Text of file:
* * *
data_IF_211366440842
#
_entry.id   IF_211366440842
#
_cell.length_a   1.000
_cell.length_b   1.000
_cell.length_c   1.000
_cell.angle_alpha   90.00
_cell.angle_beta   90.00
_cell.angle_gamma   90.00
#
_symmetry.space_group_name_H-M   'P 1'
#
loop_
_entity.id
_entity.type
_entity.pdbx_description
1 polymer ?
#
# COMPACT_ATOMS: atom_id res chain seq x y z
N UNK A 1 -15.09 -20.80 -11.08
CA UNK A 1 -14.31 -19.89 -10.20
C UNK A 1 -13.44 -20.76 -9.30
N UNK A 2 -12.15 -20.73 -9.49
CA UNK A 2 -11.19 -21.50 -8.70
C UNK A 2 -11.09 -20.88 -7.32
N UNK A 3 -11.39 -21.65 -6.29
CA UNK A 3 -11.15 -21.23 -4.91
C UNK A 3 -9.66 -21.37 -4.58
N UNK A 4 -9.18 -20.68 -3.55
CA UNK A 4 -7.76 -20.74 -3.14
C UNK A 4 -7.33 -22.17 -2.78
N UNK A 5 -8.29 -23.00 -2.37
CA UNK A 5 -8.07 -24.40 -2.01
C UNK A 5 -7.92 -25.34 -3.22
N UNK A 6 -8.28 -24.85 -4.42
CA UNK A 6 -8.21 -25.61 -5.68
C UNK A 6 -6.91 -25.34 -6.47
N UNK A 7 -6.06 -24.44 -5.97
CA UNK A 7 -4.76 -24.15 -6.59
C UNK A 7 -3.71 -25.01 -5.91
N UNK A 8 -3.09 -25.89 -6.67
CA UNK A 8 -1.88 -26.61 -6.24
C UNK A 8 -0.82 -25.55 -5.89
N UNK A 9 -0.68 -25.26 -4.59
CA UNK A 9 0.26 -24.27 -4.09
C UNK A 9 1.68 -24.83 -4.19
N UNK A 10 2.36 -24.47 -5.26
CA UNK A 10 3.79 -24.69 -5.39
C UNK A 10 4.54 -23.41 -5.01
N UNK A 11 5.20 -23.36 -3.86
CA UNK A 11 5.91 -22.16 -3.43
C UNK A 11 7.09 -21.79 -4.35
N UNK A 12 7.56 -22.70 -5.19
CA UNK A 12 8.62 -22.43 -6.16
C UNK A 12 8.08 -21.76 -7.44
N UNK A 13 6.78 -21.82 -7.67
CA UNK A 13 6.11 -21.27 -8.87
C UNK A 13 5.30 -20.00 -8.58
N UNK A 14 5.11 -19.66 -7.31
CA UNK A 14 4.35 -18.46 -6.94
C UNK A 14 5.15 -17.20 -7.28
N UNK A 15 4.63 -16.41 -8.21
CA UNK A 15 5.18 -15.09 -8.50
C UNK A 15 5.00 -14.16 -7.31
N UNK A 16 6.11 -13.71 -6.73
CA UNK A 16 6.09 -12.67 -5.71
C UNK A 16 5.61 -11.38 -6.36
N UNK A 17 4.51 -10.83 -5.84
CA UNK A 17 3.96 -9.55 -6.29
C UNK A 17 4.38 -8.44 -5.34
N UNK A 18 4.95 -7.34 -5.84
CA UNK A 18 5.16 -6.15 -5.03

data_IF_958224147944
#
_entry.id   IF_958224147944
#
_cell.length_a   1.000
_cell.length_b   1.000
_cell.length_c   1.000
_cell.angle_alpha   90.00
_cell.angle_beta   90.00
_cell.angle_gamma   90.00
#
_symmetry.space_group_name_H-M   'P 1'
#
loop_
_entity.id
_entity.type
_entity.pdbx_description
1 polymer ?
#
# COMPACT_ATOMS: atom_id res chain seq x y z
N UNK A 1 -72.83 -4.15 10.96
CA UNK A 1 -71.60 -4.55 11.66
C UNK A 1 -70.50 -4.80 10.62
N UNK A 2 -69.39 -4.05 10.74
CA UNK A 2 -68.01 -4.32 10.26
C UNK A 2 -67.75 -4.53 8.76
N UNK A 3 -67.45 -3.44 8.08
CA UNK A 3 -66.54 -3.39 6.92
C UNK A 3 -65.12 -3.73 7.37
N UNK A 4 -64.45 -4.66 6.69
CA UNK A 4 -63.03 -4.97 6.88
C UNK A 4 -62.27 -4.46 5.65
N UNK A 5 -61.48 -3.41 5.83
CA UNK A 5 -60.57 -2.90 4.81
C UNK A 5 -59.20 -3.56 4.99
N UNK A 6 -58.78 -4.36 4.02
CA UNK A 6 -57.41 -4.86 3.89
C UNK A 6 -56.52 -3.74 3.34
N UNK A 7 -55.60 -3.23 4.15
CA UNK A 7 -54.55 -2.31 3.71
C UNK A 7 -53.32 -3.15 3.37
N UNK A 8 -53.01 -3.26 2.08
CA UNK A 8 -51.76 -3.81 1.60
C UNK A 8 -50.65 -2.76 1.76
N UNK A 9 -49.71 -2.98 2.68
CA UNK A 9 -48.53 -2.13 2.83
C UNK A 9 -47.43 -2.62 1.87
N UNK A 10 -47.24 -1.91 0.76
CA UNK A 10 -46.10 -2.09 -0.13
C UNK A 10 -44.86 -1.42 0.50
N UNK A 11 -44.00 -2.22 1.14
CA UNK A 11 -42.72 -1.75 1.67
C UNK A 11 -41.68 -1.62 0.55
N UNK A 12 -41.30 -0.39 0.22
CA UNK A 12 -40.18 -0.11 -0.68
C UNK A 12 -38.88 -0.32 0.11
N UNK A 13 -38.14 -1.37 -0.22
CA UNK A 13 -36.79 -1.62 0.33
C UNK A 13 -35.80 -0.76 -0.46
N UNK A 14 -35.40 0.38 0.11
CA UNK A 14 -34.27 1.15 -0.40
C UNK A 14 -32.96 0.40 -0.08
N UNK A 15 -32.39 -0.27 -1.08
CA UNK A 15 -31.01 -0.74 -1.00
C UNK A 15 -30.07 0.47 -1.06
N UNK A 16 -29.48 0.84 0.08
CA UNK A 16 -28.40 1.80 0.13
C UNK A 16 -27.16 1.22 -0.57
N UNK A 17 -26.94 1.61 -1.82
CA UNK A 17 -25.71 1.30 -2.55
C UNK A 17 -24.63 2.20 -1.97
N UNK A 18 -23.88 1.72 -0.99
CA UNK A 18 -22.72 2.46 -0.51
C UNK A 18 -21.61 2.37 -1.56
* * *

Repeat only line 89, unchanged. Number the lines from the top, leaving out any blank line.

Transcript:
_entity.type